Most of them seem uncomfortable describing their encounters.

Then, once they start sharing the details, it’s like they’re reliving the experience.  They get pale, break out in perspiration, and tremble a little.

Part-way into the story, they go silent, shrug, and say, “I’ve said enough.”  After that, you can’t get another word out of them… not about the Bennington Triangle, anyway.

At a later date, I may post more of my own research.  The deeper you look into this strange phenomenon, the weirder it gets.

Bennington Triangle – America’s Weirdest?

Bennington Triangle - People vanishThe Bennington Triangle may be America’s weirdest paranormal triangle.

Of course, it’s not the only one. The Bermuda Triangle is far more famous. But, The trouble with the Bermuda Triangle is:

(a) its location is huge and mostly over the water, and

(b) it has been so frequently researched, there’s a massive amount of information to sift through to find any patterns… or any credible, overlooked theories.

The Bridgewater Triangle (MA) offers some interesting quirks that haven’t been fully explored. But, that area is densely populated.

That’s both a plus (lots of eyewitnesses) and a minus (many locations are difficult to access or on private property).

By contrast, the Bennington Triangle (VT) has remained under the radar for many people.

Thank heavens for the Wayback Machine, so I could read this 1999 article: Vanishing Point, by Carl Hughes. If you’re interested in it, print it out; it could vanish from the Internet.

Bennington’s Strange Stories

That article begins:

A strange celebration took place recently around Bennington in Vermont, north-eastern USA. The festival celebrates 50 years since anyone has vanished.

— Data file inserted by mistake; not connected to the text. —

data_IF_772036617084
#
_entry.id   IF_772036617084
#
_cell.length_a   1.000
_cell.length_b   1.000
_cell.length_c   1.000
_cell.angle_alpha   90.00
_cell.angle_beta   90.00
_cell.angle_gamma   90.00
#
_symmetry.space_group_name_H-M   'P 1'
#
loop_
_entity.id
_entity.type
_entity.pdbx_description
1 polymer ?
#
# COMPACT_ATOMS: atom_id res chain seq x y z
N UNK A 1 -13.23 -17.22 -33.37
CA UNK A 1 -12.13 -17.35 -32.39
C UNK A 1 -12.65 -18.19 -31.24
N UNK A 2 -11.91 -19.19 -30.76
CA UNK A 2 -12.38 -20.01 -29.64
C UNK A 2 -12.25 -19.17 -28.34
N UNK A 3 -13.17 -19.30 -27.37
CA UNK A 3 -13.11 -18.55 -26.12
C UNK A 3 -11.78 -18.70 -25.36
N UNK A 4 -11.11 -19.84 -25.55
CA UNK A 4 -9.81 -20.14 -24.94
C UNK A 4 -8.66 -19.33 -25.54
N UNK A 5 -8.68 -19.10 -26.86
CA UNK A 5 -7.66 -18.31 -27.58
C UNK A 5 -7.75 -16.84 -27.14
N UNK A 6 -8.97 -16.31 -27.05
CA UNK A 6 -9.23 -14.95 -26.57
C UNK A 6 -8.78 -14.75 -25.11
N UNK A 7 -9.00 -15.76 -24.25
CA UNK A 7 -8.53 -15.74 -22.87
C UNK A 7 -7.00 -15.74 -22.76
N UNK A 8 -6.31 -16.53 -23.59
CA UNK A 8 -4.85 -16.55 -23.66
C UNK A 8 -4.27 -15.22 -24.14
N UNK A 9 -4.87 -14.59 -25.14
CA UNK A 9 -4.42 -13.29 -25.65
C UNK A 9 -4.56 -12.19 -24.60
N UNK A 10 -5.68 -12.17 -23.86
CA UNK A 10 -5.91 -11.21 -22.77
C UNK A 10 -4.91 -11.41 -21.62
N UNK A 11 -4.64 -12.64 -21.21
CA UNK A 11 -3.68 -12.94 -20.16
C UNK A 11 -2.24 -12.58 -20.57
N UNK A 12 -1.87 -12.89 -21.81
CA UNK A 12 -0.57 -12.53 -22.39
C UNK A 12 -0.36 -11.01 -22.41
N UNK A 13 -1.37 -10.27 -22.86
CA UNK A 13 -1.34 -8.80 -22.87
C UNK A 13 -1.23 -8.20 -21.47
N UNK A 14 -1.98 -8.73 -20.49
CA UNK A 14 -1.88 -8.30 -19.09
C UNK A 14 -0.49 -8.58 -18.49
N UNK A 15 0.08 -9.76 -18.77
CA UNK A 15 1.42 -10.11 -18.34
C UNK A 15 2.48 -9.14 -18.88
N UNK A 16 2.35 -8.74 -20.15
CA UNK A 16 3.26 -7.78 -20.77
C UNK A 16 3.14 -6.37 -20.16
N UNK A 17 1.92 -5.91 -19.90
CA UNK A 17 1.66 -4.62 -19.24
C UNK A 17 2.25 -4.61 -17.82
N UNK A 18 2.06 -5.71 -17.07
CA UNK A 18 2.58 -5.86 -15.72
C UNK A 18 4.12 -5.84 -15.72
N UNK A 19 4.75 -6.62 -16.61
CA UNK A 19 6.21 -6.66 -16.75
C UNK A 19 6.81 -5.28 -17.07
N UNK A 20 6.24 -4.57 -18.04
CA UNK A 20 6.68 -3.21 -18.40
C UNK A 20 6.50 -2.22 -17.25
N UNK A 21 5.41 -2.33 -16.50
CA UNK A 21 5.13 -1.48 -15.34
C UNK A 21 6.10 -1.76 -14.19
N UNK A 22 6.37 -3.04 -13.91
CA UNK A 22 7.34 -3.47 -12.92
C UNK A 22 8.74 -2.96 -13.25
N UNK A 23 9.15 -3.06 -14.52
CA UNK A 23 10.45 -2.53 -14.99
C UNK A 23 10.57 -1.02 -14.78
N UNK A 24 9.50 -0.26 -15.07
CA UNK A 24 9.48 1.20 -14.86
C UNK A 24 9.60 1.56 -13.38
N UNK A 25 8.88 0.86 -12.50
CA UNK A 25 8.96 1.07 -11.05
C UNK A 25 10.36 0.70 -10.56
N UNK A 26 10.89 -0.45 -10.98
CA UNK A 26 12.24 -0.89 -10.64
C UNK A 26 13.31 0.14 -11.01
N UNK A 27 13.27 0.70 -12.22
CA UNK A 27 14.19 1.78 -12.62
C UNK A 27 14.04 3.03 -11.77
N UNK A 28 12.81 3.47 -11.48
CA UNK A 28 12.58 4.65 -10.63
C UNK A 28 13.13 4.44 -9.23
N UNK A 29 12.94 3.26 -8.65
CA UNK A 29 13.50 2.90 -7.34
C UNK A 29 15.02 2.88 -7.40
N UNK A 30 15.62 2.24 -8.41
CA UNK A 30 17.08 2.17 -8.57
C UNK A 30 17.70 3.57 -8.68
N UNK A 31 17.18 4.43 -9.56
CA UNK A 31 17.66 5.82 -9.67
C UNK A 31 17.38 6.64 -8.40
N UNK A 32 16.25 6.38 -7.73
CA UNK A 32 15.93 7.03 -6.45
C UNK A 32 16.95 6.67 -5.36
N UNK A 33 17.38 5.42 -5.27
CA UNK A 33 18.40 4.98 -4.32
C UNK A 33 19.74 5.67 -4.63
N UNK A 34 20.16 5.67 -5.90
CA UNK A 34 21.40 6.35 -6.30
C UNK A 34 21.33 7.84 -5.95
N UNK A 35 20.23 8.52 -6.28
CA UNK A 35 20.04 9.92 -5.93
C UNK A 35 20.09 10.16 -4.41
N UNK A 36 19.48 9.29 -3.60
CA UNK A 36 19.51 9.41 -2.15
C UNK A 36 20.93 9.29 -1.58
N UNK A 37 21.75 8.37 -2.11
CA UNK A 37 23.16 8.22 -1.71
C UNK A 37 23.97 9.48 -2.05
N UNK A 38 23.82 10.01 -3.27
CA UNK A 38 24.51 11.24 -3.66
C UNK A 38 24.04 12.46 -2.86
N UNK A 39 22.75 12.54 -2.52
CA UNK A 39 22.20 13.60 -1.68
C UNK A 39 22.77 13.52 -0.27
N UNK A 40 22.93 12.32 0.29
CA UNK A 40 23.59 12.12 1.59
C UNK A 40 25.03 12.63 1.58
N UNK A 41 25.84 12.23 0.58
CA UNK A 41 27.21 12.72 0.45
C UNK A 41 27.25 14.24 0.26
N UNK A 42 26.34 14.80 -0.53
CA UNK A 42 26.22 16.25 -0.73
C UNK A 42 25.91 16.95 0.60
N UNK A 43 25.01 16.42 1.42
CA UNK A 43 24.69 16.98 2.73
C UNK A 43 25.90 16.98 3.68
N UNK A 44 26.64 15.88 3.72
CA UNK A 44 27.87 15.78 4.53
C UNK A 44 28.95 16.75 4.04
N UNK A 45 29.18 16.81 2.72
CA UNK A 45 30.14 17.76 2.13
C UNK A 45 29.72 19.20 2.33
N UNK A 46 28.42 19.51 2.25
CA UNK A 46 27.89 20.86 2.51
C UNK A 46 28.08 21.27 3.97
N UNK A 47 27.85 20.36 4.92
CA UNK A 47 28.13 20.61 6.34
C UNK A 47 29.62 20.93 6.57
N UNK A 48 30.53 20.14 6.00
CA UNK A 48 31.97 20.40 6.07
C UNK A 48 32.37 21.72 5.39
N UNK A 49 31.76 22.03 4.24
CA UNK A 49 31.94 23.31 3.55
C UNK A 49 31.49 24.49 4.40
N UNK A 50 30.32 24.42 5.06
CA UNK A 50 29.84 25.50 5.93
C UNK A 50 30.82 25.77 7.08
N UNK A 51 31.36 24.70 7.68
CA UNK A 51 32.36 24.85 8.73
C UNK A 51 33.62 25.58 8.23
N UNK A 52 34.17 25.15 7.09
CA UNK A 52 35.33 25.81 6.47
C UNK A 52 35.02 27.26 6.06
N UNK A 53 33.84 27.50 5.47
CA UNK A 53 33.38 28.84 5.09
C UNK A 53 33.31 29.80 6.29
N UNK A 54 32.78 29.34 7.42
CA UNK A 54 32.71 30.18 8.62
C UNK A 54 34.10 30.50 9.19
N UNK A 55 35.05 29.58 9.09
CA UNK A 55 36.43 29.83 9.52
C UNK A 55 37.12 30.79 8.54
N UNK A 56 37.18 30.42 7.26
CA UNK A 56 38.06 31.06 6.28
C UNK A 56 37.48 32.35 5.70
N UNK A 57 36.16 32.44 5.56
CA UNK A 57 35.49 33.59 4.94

Bizarre, you may think, but not nearly as bizarre as what happened in this area between the years 1920 and 1950.

The actual date for celebration was October 28 that is when in 1950 a young hiker named Freida Langer became the last victim of what is known locally as the Bennington Triangle. Like dozens of others before her, Freida disappeared as completely as if the Starship Enterprise had beamed her up.

The article continues, describing the bizarre discovery of Freida’s body, seven months later.

But then the article explains:

At least Freida did return eventually, albeit dead. In most other Bennington Triangle cases the victims were never found. They disappeared from their gardens, from their beds, from petrol stations, from log cabins. One man, James Tetford, even vanished while sitting on a bus.

Those stories are very weird.

Research Opportunity… or Danger?

I stumbled onto those stories when I researched facts behind the movie, The Haunting, and – in 2018 – the Netflix “Hill House” series. (Yes, there is a connection between the Bennington, and the Hill House stories.)

And then I heard about a couple who – if they weren’t doing drugs – encountered something extraordinary. To me, it sounds like an alternate reality, “hiding in plain sight.”

But anyway, I think the Bennington Triangle offers great opportunities for serious investigators… and genuine risks. (Read my longer Bennington Triangle article, first.)

The challenge is knowing where to look, and what to avoid.

Until we know more, Bennington is probably a great location for hiking or to enjoy Vermont’s fall foliage.

Just don’t go there alone.